Eating Disorders in Relation to Psychiatric Comorbidity among Teens
More and more teens throughout the United States are being linked to eating disorders, a major health concern. With instance rates slightly under that reflected in adults, teens are reported to have at least one other psychiatric comorbidity (commonly suicidal thoughts, planning and attempts). According to Kathleen Merikangas, Ph.D. of the National Institute of Mental Health in Bethesda, MD, “…a majority of teens do appear to be willing to seek help for psychological comorbilities, they do not appear to be receiving treatment specifically for the eating disorder.”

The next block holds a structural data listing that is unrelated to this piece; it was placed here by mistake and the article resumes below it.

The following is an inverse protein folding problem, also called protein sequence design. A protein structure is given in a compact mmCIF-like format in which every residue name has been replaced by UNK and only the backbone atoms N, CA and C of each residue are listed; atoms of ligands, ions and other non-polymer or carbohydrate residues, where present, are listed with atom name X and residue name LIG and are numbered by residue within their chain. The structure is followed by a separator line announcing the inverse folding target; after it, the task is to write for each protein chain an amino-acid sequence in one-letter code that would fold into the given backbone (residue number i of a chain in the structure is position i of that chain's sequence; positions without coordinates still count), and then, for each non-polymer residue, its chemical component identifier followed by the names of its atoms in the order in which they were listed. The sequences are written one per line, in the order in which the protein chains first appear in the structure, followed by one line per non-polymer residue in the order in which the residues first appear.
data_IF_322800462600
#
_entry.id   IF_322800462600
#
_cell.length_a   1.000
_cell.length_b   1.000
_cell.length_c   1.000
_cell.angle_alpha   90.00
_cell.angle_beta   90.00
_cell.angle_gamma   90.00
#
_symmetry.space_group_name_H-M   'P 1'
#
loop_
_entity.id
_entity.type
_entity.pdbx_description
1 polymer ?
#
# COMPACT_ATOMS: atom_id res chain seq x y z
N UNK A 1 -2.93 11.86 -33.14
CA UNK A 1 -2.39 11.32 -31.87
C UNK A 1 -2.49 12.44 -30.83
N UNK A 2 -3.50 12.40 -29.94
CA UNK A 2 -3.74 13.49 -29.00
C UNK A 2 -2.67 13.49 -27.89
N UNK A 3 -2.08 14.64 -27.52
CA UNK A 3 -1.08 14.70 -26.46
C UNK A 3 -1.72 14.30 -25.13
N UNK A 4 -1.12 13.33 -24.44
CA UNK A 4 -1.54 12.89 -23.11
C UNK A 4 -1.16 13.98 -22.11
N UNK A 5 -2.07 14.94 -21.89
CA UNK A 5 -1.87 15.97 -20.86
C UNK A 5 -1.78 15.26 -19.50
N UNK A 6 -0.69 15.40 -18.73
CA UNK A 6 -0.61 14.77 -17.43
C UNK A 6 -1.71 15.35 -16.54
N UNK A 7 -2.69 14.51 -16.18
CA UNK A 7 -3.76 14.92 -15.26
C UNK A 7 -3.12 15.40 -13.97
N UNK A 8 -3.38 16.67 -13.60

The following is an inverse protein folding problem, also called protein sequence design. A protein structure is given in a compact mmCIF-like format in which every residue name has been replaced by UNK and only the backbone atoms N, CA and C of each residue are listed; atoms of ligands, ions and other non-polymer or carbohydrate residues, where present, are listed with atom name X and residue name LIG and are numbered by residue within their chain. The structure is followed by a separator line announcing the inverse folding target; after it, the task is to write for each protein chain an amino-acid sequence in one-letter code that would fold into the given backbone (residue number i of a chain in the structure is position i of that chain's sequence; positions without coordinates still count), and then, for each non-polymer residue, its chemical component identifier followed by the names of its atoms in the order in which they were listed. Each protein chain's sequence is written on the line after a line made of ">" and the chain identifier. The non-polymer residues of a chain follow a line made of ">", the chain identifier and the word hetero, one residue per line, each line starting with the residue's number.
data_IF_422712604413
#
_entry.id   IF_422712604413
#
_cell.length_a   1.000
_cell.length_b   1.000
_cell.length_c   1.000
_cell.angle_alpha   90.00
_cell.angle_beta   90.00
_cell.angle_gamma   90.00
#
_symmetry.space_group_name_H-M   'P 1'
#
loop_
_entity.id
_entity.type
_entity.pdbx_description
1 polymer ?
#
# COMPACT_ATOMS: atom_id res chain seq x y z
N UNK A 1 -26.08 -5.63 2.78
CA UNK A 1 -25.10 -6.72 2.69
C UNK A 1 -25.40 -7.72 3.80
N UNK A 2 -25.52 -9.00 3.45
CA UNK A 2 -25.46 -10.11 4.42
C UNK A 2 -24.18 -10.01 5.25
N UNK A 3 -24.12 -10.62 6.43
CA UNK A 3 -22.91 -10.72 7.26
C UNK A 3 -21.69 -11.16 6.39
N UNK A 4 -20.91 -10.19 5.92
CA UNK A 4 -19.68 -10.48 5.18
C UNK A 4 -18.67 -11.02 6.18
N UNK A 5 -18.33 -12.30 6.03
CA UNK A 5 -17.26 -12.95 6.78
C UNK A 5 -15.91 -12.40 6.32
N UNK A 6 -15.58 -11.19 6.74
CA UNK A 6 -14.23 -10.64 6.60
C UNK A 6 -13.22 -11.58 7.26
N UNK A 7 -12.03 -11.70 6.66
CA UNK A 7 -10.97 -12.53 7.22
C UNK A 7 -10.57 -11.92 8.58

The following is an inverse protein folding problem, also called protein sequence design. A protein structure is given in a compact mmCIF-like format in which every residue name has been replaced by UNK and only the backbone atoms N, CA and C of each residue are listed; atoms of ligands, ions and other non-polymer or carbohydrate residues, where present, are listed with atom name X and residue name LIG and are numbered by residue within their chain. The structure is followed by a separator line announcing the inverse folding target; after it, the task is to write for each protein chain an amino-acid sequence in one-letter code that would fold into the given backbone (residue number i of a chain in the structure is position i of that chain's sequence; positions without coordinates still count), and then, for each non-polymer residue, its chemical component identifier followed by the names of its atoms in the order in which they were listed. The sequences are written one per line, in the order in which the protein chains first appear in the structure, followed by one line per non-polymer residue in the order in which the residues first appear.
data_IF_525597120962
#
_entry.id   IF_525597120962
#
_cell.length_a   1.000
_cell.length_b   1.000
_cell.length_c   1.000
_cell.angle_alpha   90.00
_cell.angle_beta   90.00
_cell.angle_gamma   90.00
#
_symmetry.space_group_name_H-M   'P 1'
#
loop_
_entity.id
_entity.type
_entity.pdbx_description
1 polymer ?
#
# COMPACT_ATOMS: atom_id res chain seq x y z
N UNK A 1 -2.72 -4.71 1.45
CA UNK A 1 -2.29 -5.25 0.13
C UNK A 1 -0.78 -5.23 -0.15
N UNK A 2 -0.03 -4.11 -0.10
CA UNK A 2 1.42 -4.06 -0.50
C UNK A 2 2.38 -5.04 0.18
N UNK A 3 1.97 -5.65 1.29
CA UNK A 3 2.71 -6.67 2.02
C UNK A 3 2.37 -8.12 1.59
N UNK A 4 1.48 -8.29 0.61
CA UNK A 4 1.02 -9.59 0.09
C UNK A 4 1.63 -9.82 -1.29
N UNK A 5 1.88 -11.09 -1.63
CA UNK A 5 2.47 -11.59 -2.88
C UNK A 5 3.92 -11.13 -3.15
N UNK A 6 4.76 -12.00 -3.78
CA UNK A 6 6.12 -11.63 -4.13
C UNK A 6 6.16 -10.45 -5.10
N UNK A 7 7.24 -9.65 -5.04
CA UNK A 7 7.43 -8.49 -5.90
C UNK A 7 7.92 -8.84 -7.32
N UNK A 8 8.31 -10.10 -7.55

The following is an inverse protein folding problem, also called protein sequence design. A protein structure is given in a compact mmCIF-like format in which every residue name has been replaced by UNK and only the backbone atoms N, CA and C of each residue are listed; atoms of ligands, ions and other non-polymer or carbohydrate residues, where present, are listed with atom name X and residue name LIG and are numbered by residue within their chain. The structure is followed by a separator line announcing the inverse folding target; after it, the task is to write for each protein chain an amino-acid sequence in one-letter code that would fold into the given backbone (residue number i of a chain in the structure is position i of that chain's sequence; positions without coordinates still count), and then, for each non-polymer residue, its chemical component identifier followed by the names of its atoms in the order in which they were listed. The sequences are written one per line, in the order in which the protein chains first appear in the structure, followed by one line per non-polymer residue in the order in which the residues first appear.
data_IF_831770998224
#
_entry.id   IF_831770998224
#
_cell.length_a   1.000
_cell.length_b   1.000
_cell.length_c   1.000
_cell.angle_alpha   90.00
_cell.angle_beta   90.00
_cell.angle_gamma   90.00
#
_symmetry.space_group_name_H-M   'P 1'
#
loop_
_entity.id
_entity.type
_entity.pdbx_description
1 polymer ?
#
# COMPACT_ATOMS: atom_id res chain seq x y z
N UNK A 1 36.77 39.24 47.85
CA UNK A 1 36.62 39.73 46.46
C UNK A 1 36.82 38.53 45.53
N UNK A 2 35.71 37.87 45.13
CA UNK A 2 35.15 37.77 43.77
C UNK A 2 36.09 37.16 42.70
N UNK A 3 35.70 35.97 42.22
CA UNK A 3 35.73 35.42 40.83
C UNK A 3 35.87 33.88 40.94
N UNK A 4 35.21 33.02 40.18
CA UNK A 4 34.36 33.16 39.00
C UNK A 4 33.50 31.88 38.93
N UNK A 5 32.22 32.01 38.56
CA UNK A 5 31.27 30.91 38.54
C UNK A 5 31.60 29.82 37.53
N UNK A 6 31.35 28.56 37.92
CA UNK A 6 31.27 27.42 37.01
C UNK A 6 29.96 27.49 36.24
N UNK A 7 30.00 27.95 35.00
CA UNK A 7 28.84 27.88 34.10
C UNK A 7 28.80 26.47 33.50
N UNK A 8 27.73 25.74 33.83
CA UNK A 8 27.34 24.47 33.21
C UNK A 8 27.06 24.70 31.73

Utilizing the DSM-IV and findings online in Archives in General Psychiatry, Merikangas and colleagues examined eating disorders in the realms of anorexia-nervosa, bulimia nervosa and binge eating disorder, as well as broader categories such as sub-threshold anorexia and binge eating. The report suggests that males and females equally reported behaviors of anorexia or sub-threshold binge eating, although females were more likely to report bulimia, binge eating and sub-threshold anorexia. Click here to read more about the statistics related to this study on MedPage Today.